St. Louis Circuit Attorney Kim Gardner.
It only took them sixteen hours, but last night/this morning the Missouri Senate finally managed to pass a package of bills targeting violent crime in St. Louis — and its top prosecutor, Circuit Attorney Kim Gardner.
Under an amendment voted on in the wee hours of Thursday (and which still requires approval from the House before it can become law) the Missouri attorney general would have the power to intervene in city murder cases if more than 90 days have passed since the crime or if the chief law enforcement officer sends the AG a request.
The amendment would empower the AG to take over a case even if charges had been brought and later dismissed.
This measure, creating a "concurrent jurisdiction" between the Missouri Attorney General Eric Schmitt and St. Louis' Circuit Attorney, was first raised as a request by Parson himself
, who in August urged the legislature to address Gardner's "disturbing trend of not going after murderers, which deprives victims of justice."
However, as Riverfront Times'
pointed out in last week's cover story
, Parson's stated evidence for that trend — that "only 33 homicide cases have been charged so far this year out of 161" — appears more than a little misleading when taken with the fact that, according to the St. Louis police department, officers had made just 44 arrests in homicide cases as of August 14.
And it's the criminal charges that Gardner has
filed, against St. Louis gun couple the McCloskeys, that have raised Gardner's standing to archvillain
in both Missouri and national politics.
Parson's August request to allow the state to intervene in St. Louis' homicide cases drew a sharp rebuke from Democrats and threw the House's special session into disarray. The House ultimately took no action on the measure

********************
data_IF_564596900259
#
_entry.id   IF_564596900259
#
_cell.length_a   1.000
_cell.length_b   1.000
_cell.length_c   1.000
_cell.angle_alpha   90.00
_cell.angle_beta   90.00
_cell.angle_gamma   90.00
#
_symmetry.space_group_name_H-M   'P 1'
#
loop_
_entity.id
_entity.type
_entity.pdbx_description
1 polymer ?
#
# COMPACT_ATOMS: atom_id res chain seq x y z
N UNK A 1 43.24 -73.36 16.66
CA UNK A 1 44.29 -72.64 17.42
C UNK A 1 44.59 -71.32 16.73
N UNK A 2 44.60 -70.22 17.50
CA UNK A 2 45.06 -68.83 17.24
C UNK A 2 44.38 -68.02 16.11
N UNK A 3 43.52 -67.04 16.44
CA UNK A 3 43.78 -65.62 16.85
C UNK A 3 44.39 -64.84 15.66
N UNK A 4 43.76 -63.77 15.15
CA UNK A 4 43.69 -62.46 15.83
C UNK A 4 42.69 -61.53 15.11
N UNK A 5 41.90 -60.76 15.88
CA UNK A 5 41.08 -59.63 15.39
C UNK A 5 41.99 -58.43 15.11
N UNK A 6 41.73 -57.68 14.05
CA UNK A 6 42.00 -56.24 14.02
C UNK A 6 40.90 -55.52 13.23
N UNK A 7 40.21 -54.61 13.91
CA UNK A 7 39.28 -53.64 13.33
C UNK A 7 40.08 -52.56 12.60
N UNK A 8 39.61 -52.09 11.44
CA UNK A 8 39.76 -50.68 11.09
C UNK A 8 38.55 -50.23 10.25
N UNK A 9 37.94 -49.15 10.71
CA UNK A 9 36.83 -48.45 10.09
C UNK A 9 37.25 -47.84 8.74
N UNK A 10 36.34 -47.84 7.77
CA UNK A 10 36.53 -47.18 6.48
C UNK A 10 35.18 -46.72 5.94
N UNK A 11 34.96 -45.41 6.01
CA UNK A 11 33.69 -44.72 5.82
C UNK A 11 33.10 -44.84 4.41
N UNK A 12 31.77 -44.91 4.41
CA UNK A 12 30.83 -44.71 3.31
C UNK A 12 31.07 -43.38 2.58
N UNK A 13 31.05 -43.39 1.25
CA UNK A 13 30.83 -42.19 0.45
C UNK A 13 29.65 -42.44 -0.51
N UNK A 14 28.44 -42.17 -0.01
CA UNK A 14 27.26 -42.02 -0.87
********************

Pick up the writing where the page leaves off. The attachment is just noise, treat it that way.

And then, in the early hours of Thursday morning, the concurrent jurisdiction measure was revived in the Senate, this time as an amendment to a bill that had nothing to do with the Attorney General's Office. (The bill
would make some otherwise inadmissible witness statements admissible even if the witness does not appear in court.)
The Gardner-targeting amendment was proposed by Lake Saint Louis lawmaker Bob Onder; he'd previously proposed a standalone bill
to give Missouri's governor the power to unilaterally replace a circuit attorney "for any crimes, misconduct, willful neglect of duty, corruption in office, or incompetency."
While that measure failed, Onder revived the proposal for concurrent jurisdiction on the same logic: that Gardner is ignoring homicides.
“She’s not doing her job. She’s too busy prosecuting the McCloskeys and the former governor while children are dying,” said Onder during the floor debate.
Senator Jamilah Nasheed (D-St. Louis) fired back that Onder was trying to blame the complex causes of violent crime on Gardner.
“Here you are trying to strip away her power simply because she’s a Black woman standing up for criminal justice reform,” Nasheed said, according to a report by St. Louis Public Radio.
Democrats in the Senate attempted to block the amendment, debating the issue for six hours before Republicans used a procedural motion to force a vote. It's not yet clear when the House will convene to take up the issues.
Before the all-night drama, the Missouri Senate gave final approval to a repeal of the requirement for St. Louis police officers, firefighters, and EMS to reside in the city.
Follow Danny Wicentowski on Twitter at @D_Towski. E-mail the author at Danny.Wicentowski@RiverfrontTimes.com
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